All you need to know for your trip to Tortuguero National Park

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    If you like wildlife and eco-adventure tours, a visit to Tortuguero National Park is a must during your time in Costa Rica. The park is one of the country’s top ecotourism destinations for its animals, birds, water creatures, network of canals, lagoons, and dense rainforest. Discover all that Tortuguero has to offer by following the tips in this article.


    Tortuguero National Park stretches north along the Caribbean coast up to the village of Tortuguero. It protects 19,000 hectares with elevations from 0 to 390 meters (0 to 1280 feet) at the top of Cerro Tortuguero.

    The area protected by Tortuguero National Park was an archipelago of volcanic islands until alluvial sediments from the interior mountains filled in the spaces and formed a network of marshy islands. Sand piled up where the river deposited land met the sea, and the turtle nesting beaches of Tortuguero formed.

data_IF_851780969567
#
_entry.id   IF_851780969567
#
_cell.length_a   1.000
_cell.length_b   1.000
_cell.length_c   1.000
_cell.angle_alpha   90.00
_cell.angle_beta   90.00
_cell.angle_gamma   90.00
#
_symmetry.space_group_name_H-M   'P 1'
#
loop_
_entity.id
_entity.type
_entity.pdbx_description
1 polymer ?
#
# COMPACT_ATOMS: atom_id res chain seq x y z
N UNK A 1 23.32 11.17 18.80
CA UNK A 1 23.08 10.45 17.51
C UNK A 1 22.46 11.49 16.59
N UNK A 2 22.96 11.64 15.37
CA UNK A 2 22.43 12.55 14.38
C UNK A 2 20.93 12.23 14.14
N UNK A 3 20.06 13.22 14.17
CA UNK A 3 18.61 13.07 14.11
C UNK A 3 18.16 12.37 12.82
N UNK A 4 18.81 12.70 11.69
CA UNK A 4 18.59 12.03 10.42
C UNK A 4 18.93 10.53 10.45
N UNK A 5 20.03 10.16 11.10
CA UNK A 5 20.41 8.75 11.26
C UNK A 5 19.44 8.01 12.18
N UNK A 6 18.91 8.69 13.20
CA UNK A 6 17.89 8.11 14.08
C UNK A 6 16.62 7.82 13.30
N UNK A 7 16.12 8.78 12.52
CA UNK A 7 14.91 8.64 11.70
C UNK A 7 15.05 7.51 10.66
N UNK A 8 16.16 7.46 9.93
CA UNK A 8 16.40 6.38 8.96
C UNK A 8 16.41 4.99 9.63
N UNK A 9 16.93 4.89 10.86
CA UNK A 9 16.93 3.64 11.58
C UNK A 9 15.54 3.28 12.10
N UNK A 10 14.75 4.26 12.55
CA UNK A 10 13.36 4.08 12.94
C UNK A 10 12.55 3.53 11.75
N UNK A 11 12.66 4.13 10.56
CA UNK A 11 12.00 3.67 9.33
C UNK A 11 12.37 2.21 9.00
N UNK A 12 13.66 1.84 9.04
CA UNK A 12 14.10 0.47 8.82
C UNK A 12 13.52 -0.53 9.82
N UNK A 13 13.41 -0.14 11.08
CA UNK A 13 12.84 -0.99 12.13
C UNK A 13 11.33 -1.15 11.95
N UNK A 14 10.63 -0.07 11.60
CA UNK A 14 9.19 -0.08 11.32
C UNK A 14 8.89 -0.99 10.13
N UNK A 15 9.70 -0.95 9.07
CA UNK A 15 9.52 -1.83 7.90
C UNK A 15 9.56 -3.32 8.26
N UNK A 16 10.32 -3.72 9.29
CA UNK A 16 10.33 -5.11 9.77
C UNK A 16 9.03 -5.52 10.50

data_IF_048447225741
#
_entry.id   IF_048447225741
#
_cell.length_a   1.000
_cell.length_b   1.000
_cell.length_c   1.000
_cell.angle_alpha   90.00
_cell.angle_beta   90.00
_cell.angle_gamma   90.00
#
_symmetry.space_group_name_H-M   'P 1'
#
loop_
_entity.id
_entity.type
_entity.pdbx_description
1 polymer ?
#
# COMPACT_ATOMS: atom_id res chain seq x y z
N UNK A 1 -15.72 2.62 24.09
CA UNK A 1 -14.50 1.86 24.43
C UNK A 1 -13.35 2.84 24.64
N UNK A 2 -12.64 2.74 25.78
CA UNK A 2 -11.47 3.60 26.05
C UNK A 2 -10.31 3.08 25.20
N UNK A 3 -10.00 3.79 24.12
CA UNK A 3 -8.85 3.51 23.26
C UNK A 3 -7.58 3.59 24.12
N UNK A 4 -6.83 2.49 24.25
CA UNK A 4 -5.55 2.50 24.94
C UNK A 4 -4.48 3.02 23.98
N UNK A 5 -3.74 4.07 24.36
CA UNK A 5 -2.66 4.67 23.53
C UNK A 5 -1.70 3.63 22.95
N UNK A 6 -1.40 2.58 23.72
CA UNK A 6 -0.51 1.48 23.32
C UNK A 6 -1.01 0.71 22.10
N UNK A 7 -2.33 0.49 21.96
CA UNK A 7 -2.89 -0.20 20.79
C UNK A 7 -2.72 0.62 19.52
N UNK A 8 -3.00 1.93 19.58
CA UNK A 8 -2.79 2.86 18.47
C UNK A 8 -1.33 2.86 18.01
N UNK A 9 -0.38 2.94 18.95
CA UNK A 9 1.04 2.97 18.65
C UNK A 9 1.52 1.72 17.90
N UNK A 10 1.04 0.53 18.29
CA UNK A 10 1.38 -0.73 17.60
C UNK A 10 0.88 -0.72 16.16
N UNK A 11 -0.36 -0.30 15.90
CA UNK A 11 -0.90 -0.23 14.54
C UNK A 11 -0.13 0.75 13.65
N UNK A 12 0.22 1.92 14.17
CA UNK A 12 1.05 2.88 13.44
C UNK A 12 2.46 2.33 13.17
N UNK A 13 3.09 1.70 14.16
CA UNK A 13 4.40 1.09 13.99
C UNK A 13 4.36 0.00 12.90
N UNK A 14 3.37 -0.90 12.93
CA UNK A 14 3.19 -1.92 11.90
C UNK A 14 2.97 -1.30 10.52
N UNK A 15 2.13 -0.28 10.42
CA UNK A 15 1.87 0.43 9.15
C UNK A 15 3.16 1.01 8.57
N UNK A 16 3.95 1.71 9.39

Tortuguero was protected as a nesting sanctuary in 1963 and declared a National Park in 1970, largely due to the efforts a turtle biologist named Archie Carr who studied at the University of Florida. He formed the Caribbean Conservation Corporation in 1959 to study and protect sea turtles, and the turtle-tagging program he began at Tortuguero in 1955 continues today.

    When to visit

    The Green Sea and Hawksbill turtle nesting season runs from July to October with their peak in August, and the Leatherback turtles nest from February to April. It is possible to see individual turtles at any time of the year.

    The weather in Tortuguero National Park should not be much of a consideration when deciding when to visit. Tortuguero is one of the rainiest areas of Costa Rica, and even in the dry season afternoon showers are common. However, the peak nesting season is in what is considered the “rainy season” throughout the rest of Costa Rica, so for this destination, it’s actually the best time to go!

    How to get there